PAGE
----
One thing that’s really interesting is to compare shows that started in the 1970’s, as opposed to those that started in the 1960’s and lasted into the 1970’s in terms of political outlook and atmosphere. For example, compare “Mannix” with “Rockford Files”. The dress, the atmosphere, the theme music, is just totally different, even though the shows were about basically the same thing (private detectives) and overlapped in terms of when they were on the air. By the time it went off the air in 1975, “Mannix” looked like something that had come from an alternative reality, with its jazzy soundtrack, well dressed, hyper violent protagonist, and quiet patriotism. It’s no wonder that it was my favorite show as a kid. The difference, in 1967, when “Mannix” went on the air, victory in the culture was still in doubt; by 1975, the Left had won.

    Another one of my favorite shows that straddled these eras was “Hawaii Five-O” (the original, not the PC abomination wearing its skin today). The super -villain on that show was Wo Fat, and evil Chinese commie mastermind, kind of an Oriental George Soros. No wonder I ended up on the Right.

    • I have written numerous comments here about the Hard Hat riots. I’m an advocate of meeting left wing violence with an overwhelming show of force of right wing violence. The Proud Boys punching back is a good start.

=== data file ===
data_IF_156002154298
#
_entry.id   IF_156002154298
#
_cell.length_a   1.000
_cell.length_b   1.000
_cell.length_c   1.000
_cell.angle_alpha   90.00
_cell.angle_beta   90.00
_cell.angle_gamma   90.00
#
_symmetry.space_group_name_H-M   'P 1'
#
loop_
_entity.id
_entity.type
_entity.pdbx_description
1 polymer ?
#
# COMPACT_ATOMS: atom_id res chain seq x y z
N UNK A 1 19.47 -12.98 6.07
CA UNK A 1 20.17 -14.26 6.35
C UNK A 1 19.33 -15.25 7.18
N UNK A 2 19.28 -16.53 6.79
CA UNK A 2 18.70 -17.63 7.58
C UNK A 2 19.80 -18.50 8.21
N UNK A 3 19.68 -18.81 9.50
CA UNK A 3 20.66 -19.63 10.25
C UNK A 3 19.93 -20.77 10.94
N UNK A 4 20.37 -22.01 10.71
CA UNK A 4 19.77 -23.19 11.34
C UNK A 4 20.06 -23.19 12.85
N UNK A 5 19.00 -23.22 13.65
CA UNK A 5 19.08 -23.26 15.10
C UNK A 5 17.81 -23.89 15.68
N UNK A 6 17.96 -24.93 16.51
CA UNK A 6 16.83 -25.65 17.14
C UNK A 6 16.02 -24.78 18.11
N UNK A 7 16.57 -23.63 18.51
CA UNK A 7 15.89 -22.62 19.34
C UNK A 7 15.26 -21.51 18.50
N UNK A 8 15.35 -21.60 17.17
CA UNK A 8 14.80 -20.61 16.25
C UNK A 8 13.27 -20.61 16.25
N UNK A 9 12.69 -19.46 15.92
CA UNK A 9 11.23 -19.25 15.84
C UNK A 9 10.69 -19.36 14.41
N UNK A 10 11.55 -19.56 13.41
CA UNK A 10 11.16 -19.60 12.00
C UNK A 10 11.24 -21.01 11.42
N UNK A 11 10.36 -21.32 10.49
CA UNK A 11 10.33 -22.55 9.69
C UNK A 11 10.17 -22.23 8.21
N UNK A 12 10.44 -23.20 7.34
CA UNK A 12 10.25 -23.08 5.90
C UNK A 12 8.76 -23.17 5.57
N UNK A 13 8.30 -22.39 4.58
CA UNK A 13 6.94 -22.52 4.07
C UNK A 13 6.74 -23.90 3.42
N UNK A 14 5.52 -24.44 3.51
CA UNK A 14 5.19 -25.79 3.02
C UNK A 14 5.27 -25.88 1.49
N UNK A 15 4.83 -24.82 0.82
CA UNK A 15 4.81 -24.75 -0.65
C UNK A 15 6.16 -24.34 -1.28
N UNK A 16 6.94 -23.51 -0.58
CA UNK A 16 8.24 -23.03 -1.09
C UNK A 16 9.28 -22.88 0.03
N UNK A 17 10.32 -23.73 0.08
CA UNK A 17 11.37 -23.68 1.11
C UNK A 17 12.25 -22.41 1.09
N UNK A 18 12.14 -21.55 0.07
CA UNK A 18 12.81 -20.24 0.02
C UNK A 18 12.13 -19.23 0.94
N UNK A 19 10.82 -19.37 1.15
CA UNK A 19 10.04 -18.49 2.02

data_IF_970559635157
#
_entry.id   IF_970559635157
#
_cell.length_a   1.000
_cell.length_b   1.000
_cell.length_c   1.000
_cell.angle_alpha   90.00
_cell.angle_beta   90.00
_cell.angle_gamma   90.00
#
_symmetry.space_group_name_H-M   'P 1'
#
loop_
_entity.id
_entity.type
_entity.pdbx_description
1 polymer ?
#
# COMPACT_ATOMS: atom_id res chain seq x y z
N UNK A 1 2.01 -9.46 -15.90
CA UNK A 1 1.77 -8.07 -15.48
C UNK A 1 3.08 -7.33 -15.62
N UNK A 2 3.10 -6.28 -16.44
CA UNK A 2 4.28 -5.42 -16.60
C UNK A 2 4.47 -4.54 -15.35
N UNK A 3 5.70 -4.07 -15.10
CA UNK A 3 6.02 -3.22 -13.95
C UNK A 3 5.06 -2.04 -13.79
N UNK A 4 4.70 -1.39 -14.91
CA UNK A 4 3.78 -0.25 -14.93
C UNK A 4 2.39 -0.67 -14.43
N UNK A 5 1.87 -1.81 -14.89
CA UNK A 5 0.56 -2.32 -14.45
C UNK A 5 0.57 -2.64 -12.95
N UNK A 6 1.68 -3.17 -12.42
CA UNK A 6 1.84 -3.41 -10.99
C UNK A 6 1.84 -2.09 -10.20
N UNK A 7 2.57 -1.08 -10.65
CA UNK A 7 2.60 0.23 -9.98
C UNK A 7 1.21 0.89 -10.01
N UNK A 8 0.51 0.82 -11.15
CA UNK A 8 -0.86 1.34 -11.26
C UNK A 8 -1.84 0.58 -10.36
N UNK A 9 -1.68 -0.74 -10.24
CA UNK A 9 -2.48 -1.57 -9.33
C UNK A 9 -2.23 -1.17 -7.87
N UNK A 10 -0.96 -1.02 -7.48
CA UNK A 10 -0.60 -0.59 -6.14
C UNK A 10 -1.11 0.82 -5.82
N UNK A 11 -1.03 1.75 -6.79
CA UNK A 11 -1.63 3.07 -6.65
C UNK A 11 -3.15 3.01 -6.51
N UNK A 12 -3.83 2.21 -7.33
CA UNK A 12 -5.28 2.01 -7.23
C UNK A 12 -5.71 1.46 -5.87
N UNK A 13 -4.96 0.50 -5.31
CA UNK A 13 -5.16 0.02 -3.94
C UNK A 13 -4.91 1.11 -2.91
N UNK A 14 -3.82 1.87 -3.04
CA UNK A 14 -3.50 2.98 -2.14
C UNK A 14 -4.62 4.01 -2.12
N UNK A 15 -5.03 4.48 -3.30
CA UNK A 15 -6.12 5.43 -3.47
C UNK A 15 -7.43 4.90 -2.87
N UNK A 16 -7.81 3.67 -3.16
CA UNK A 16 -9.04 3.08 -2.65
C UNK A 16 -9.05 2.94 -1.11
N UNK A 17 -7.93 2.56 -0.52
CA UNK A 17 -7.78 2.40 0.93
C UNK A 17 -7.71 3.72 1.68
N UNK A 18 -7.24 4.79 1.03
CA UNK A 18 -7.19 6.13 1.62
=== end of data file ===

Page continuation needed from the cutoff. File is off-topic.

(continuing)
• Yes, the only thing wrong with the Hard Hat Riots is that they didn’t follow through… Slugging Hippies was no doubt fun, and useful at some level, but like so many Right-Wing populist reactions, they had no organization or staying power. Let’s hope that this time is different.

        • Right wing guys tend to have jobs and families. They simply don’t have the time to show up at all these protests and crack heads all the time. Plus, they have more to lose if they do get thrown in jail.

          • Very true. It’s one of the reasons that stuff like protests and street theatre and crap like that has only limited success for the Right. I’m certainly not saying that such things have no place on the right, because they certainly do, but we can’t use them with impunity like the Left can. The Left is operating in a cultural environment created and shaped by the Left, so naturally it favors them. When the Right sees successful protest tactics used by the Left, they have to remember that the Left spent fifty years shaping the battlespace. Trump seems to somewhat understand this, which is a hopeful sign.

          • Frequently, working in in east coast cities, I’ve seen leftist protest groups and thought how clever the left has been to use the idiots we support with our taxes against us. As you say, I have a job and a family and responsibilities, and a lot more to lose than a welfare recipient does. I’m reminded of hyenas harassing lions, until the lions decide to have a couple of hyenas for dinner as well.

  30. Best way to date a movie or TV show is to observe how the family is depicted. Happily married couples w/ respectable kids ended in the 50s. Every decade forward showed ever-more-dysfunctional families, to the point where “family” in the traditional sense is AWOL. One of my primary life goals is to have a functional family … that’s why we got rid of TV in the 90s. My kids get by without smartphones or i-Gadgets, particularly now that Hollywood uses “persuasive technology” to screw with children’s minds.